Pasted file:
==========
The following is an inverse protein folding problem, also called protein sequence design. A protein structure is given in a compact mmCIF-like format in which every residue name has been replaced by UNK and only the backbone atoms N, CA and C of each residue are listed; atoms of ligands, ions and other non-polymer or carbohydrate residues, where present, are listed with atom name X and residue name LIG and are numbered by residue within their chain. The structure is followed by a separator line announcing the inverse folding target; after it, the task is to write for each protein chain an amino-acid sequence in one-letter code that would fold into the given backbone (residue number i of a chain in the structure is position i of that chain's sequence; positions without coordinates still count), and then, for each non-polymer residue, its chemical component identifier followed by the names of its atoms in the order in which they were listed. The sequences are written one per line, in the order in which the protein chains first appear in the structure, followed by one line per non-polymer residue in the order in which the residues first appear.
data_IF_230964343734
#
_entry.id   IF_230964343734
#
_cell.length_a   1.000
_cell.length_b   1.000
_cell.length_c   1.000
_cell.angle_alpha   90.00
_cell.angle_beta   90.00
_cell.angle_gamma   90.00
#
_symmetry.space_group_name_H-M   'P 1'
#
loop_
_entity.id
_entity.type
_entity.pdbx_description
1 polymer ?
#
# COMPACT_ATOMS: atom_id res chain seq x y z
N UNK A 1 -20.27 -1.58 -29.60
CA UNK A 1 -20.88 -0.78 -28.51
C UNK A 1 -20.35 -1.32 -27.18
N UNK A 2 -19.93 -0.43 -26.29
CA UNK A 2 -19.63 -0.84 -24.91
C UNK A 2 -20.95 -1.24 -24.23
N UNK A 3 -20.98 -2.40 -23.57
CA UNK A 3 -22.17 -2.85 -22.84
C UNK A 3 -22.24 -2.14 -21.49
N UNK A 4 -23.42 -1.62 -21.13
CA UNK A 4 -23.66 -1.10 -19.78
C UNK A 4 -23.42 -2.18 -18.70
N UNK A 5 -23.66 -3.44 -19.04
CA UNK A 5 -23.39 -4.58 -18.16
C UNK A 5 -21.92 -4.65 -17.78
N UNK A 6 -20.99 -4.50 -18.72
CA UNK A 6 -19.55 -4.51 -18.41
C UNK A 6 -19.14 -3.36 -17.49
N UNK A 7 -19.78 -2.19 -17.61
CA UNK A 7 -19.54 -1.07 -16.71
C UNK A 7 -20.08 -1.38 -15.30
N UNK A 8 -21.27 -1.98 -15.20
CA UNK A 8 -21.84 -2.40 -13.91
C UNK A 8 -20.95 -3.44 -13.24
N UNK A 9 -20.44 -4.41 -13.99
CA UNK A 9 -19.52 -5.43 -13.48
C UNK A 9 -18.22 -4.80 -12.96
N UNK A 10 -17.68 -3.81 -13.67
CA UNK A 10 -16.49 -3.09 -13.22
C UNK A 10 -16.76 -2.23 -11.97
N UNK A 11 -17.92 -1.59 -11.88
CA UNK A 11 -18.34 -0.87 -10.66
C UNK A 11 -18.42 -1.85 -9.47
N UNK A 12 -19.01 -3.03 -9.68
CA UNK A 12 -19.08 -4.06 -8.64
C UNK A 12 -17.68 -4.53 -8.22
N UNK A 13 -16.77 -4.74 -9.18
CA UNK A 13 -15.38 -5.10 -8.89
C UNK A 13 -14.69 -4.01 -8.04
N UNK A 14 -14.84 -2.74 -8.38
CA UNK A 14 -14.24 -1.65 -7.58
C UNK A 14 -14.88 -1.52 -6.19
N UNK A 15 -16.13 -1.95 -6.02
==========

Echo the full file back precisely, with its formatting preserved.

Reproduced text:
The following is an inverse protein folding problem, also called protein sequence design. A protein structure is given in a compact mmCIF-like format in which every residue name has been replaced by UNK and only the backbone atoms N, CA and C of each residue are listed; atoms of ligands, ions and other non-polymer or carbohydrate residues, where present, are listed with atom name X and residue name LIG and are numbered by residue within their chain. The structure is followed by a separator line announcing the inverse folding target; after it, the task is to write for each protein chain an amino-acid sequence in one-letter code that would fold into the given backbone (residue number i of a chain in the structure is position i of that chain's sequence; positions without coordinates still count), and then, for each non-polymer residue, its chemical component identifier followed by the names of its atoms in the order in which they were listed. The sequences are written one per line, in the order in which the protein chains first appear in the structure, followed by one line per non-polymer residue in the order in which the residues first appear.
data_IF_230964343734
#
_entry.id   IF_230964343734
#
_cell.length_a   1.000
_cell.length_b   1.000
_cell.length_c   1.000
_cell.angle_alpha   90.00
_cell.angle_beta   90.00
_cell.angle_gamma   90.00
#
_symmetry.space_group_name_H-M   'P 1'
#
loop_
_entity.id
_entity.type
_entity.pdbx_description
1 polymer ?
#
# COMPACT_ATOMS: atom_id res chain seq x y z
N UNK A 1 -20.27 -1.58 -29.60
CA UNK A 1 -20.88 -0.78 -28.51
C UNK A 1 -20.35 -1.32 -27.18
N UNK A 2 -19.93 -0.43 -26.29
CA UNK A 2 -19.63 -0.84 -24.91
C UNK A 2 -20.95 -1.24 -24.23
N UNK A 3 -20.98 -2.40 -23.57
CA UNK A 3 -22.17 -2.85 -22.84
C UNK A 3 -22.24 -2.14 -21.49
N UNK A 4 -23.42 -1.62 -21.13
CA UNK A 4 -23.66 -1.10 -19.78
C UNK A 4 -23.42 -2.18 -18.70
N UNK A 5 -23.66 -3.44 -19.04
CA UNK A 5 -23.39 -4.58 -18.16
C UNK A 5 -21.92 -4.65 -17.78
N UNK A 6 -20.99 -4.50 -18.72
CA UNK A 6 -19.55 -4.51 -18.41
C UNK A 6 -19.14 -3.36 -17.49
N UNK A 7 -19.78 -2.19 -17.61
CA UNK A 7 -19.54 -1.07 -16.71
C UNK A 7 -20.08 -1.38 -15.30
N UNK A 8 -21.27 -1.98 -15.20
CA UNK A 8 -21.84 -2.40 -13.91
C UNK A 8 -20.95 -3.44 -13.24
N UNK A 9 -20.44 -4.41 -13.99
CA UNK A 9 -19.52 -5.43 -13.48
C UNK A 9 -18.22 -4.80 -12.96
N UNK A 10 -17.68 -3.81 -13.67
CA UNK A 10 -16.49 -3.09 -13.22
C UNK A 10 -16.76 -2.23 -11.97
N UNK A 11 -17.92 -1.59 -11.88
CA UNK A 11 -18.34 -0.87 -10.66
C UNK A 11 -18.42 -1.85 -9.47
N UNK A 12 -19.01 -3.03 -9.68
CA UNK A 12 -19.08 -4.06 -8.64
C UNK A 12 -17.68 -4.53 -8.22
N UNK A 13 -16.77 -4.74 -9.18
CA UNK A 13 -15.38 -5.10 -8.89
C UNK A 13 -14.69 -4.01 -8.04
N UNK A 14 -14.84 -2.74 -8.38
CA UNK A 14 -14.24 -1.65 -7.58
C UNK A 14 -14.88 -1.52 -6.19
N UNK A 15 -16.13 -1.95 -6.02